A chill in the air, crackling leaves, and a roaring fireplace put me in mind of chamber music for some reason — perhaps because it is an interior art. Is it the cold that prepares one for a period of introspection? Chamber music is the art of introspection in sound. In any case, it is what I have been listening to a great deal this fall. Chamber music requires silence and time. It is also sort of familial, just you and several others.
I have spent most of my recent time listening to recordings of a new traversal of Dmitri Shostakovich’s 15 string quartets by the Mandelring Quartet, on the Audite label (21.411). By any measure, this is some of the most extraordinary music written during the 20th century. Of course, it reflects the terrible disorientation of the totalitarian regime in which Shostakovich lived, but it never loses its roots in song and dance. That is why it is so effective. Disorientation does not have any meaning, unless there is the anchor of orientation preceding it. Shostakovich’s anchor is in Haydn and Beethoven. Using them as touchstones, he shows us how disoriented things were in the Soviet Union. While there is exquisite beauty here, much of the music is hair-raising, even frightening. After some string lashings, a wistful melody will float by like a life preserver after a shipwreck. A part of Quartet No. 13 sounds like waves of pain through the brain, a musical migraine. Do not let this description put you off; this is very human music. Shostakovich never hides in abstraction, like so many 20th-century composers.
The Mandelring Quartet provides an extraordinary experience in its traversal. Of these quartets, writer Wendy Lesser said, “The four familial instruments seem to whisper directly into our ears, communing with us about our own personal sadness and anxieties.” This is the sense conveyed by the young Mandelring players. Three of the four quartet members are siblings, and the fourth plays as if he were a family member. The sense they give is as if these quartets were taking place inside a single soul. They play within themselves, achieving an extraordinary quality of interiority and unanimity. I have written before that we are blessed to be living in a time of superb musicianship; count these Audite recordings as exhibit A. I will still return often to the red-blooded performances of the Borodin Quartet, but the Mandelring will retain a very special place.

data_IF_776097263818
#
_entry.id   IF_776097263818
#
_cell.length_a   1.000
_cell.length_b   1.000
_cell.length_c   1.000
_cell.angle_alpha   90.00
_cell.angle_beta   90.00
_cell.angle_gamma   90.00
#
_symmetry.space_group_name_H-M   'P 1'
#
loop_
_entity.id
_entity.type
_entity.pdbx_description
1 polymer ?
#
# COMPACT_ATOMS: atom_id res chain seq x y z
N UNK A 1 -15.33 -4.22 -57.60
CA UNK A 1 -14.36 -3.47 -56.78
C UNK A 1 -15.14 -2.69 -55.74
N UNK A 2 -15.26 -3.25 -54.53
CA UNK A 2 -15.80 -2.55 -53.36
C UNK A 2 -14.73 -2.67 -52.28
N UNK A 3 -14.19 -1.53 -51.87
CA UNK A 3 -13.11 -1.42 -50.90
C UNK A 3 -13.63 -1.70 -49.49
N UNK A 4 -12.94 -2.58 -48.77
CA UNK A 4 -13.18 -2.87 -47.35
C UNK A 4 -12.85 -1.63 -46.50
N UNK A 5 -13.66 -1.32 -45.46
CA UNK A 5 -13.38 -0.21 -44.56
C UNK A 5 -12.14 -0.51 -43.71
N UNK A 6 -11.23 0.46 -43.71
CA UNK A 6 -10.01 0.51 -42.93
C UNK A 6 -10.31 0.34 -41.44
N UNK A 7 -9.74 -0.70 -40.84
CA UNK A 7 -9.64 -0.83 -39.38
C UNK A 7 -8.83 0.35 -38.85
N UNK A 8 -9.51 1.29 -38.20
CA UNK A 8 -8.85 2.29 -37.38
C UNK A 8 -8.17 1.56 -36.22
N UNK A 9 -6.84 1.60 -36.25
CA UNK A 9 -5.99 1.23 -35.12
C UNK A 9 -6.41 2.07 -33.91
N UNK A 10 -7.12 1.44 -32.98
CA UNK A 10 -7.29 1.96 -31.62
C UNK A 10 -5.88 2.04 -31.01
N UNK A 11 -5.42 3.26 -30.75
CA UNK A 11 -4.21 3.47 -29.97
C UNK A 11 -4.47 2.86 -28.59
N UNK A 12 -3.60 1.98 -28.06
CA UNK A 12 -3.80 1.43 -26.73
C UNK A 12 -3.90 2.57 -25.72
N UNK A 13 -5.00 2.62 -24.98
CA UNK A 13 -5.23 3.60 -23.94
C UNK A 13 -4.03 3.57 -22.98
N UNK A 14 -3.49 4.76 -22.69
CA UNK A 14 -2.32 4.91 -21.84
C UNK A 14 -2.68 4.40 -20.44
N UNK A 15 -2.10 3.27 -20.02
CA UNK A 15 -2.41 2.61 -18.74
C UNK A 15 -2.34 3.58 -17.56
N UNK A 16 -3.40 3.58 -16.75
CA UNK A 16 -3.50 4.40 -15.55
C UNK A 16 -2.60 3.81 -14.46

Shostakovich had a soul mate of whom few people know: Mieczyslaw Weinberg (1919-1996). Weinberg was a Polish Jew who fled the Nazis and ended up in Moscow under Shostakovich’s tutelage. He adopted Shostakovich’s musical language wholesale, but nonetheless remained his own man. Song and dance, especially with a Jewish air, are even more prevalent in his music. He and Shostakovich had a game to see who could write the most quartets; Weinberg won with 17. On the CPO label, the Danel Quartet has reached volume 5 in its traversal of Weinberg’s complete string quartets. Vol. 5 contains Quartets Nos. 1, 3, 10, and the short Capriccio Opus 11, as well as Aria Opus 9 (CPO 777 566-2). This leaves only Quartets Nos. 2, 12, and 17 to go. Presumably, these will be in the sixth and final volume.
There are very few things that can compare with Shostakovich’s achievements in this genre. The only ones that come to mind are the quartets of Villa-Lobos (17 quartets), Vagn Holmboe (20 quartets), Bartok (6 quartets), and perhaps Bartok’s fellow Hungarian, Laszlo Lajtha (10 quartets). (In fact, Lajtha may stand to Bartok in much the same way as Weinberg does to Shostakovich and, like Weinberg, his works have been grotesquely neglected until recently.) On the evidence of the first five volumes of this CPO traversal, I think it is only fair to add Weinberg to this pantheon. His music is every bit as indispensable. The Danel Quartet continues its high standards in these precise yet expressive performances.
I should also point out that the budget Naxos label has issued the second volume in its Complete Music for Solo Cello by Weinberg, played by Joseph Feigelson (Naxos 8.572281). These are the world premiere recordings, originally issued on the Olympia label, of Sonatas Nos. 2, 3, and 4. The touchstone for sonatas for solo cello is obviously Bach’s work in the genre. Weinberg calls upon that tradition and enriches it. It would be safe to consider Feigelson’s performances as definitive.